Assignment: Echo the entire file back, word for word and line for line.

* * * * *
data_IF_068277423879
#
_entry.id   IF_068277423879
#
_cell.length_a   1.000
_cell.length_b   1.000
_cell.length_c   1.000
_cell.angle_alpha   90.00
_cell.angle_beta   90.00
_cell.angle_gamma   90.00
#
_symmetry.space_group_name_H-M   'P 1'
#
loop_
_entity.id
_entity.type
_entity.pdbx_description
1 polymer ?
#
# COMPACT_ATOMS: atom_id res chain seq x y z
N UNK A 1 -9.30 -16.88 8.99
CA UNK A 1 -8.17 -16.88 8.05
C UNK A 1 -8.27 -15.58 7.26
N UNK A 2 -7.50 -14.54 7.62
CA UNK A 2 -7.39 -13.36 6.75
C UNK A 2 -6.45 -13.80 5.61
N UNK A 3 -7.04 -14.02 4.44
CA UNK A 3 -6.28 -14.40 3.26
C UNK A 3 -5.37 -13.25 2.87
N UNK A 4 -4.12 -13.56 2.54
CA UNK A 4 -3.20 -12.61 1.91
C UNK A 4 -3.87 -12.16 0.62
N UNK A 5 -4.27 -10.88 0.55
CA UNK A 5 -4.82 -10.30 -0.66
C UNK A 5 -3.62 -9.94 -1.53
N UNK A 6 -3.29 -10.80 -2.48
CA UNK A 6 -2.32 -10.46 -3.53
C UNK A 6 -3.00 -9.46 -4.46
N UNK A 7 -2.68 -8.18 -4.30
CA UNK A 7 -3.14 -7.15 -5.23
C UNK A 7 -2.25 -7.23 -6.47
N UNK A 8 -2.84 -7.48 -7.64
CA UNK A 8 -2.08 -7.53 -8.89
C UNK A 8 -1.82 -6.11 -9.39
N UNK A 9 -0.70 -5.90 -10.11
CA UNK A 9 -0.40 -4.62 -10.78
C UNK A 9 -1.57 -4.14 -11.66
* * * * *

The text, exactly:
data_IF_068277423879
#
_entry.id   IF_068277423879
#
_cell.length_a   1.000
_cell.length_b   1.000
_cell.length_c   1.000
_cell.angle_alpha   90.00
_cell.angle_beta   90.00
_cell.angle_gamma   90.00
#
_symmetry.space_group_name_H-M   'P 1'
#
loop_
_entity.id
_entity.type
_entity.pdbx_description
1 polymer ?
#
# COMPACT_ATOMS: atom_id res chain seq x y z
N UNK A 1 -9.30 -16.88 8.99
CA UNK A 1 -8.17 -16.88 8.05
C UNK A 1 -8.27 -15.58 7.26
N UNK A 2 -7.50 -14.54 7.62
CA UNK A 2 -7.39 -13.36 6.75
C UNK A 2 -6.45 -13.80 5.61
N UNK A 3 -7.04 -14.02 4.44
CA UNK A 3 -6.28 -14.40 3.26
C UNK A 3 -5.37 -13.25 2.87
N UNK A 4 -4.12 -13.56 2.54
CA UNK A 4 -3.20 -12.61 1.91
C UNK A 4 -3.87 -12.16 0.62
N UNK A 5 -4.27 -10.88 0.55
CA UNK A 5 -4.82 -10.30 -0.66
C UNK A 5 -3.62 -9.94 -1.53
N UNK A 6 -3.29 -10.80 -2.48
CA UNK A 6 -2.32 -10.46 -3.53
C UNK A 6 -3.00 -9.46 -4.46
N UNK A 7 -2.68 -8.18 -4.30
CA UNK A 7 -3.14 -7.15 -5.23
C UNK A 7 -2.25 -7.23 -6.47
N UNK A 8 -2.84 -7.48 -7.64
CA UNK A 8 -2.08 -7.53 -8.89
C UNK A 8 -1.82 -6.11 -9.39
N UNK A 9 -0.70 -5.90 -10.11
CA UNK A 9 -0.40 -4.62 -10.78
C UNK A 9 -1.57 -4.14 -11.66